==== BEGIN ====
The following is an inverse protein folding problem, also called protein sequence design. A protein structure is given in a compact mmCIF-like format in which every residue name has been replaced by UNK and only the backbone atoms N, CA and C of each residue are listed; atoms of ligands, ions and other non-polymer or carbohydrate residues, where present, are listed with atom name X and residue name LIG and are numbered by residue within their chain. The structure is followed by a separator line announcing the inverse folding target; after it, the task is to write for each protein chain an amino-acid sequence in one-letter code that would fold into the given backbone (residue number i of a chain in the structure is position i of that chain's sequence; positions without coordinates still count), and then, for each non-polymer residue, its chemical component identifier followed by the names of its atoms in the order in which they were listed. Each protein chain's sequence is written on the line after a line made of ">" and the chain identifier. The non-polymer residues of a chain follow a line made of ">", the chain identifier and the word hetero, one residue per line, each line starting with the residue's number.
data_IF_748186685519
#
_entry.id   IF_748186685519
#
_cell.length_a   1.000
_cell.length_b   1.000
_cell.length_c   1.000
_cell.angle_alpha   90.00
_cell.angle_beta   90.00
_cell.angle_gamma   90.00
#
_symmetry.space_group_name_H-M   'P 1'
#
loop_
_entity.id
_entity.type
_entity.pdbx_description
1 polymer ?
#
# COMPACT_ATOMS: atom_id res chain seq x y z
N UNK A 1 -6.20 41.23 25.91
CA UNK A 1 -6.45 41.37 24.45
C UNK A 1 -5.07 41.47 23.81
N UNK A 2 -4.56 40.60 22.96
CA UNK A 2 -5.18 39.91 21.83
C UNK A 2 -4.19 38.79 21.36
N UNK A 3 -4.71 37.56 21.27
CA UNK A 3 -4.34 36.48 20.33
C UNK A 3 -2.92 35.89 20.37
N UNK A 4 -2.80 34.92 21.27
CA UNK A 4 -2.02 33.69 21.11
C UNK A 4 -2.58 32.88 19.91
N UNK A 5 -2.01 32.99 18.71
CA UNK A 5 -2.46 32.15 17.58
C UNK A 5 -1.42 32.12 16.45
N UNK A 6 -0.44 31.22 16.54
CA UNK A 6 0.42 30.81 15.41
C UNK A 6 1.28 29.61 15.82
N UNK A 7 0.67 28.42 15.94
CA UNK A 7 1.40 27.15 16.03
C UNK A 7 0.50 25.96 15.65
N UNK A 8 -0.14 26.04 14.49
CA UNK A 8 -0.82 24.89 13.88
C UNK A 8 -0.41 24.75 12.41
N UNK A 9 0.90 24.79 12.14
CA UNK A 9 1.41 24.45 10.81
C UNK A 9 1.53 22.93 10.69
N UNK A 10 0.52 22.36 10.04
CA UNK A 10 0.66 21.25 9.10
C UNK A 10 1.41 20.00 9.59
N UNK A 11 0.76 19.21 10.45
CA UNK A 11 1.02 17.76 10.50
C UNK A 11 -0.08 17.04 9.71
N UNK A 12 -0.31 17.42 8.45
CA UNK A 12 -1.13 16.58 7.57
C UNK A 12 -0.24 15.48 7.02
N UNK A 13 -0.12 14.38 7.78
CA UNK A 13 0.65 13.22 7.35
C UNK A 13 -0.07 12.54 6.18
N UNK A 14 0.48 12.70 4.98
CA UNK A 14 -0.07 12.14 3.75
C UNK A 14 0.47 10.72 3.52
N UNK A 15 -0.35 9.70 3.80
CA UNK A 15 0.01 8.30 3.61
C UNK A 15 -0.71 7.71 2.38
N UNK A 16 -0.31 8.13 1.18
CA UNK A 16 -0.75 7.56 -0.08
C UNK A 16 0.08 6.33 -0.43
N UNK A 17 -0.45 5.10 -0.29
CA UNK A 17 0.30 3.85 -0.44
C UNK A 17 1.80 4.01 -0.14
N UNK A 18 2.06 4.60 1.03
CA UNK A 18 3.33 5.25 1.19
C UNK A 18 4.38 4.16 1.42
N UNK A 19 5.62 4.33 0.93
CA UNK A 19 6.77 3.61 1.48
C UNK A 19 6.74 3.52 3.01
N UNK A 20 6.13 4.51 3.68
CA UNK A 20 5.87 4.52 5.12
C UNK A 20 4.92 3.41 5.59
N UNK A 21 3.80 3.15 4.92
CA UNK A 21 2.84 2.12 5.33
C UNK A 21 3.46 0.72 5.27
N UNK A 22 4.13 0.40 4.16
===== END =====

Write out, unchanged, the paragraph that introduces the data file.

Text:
The following is an inverse protein folding problem, also called protein sequence design. A protein structure is given in a compact mmCIF-like format in which every residue name has been replaced by UNK and only the backbone atoms N, CA and C of each residue are listed; atoms of ligands, ions and other non-polymer or carbohydrate residues, where present, are listed with atom name X and residue name LIG and are numbered by residue within their chain. The structure is followed by a separator line announcing the inverse folding target; after it, the task is to write for each protein chain an amino-acid sequence in one-letter code that would fold into the given backbone (residue number i of a chain in the structure is position i of that chain's sequence; positions without coordinates still count), and then, for each non-polymer residue, its chemical component identifier followed by the names of its atoms in the order in which they were listed. Each protein chain's sequence is written on the line after a line made of ">" and the chain identifier. The non-polymer residues of a chain follow a line made of ">", the chain identifier and the word hetero, one residue per line, each line starting with the residue's number.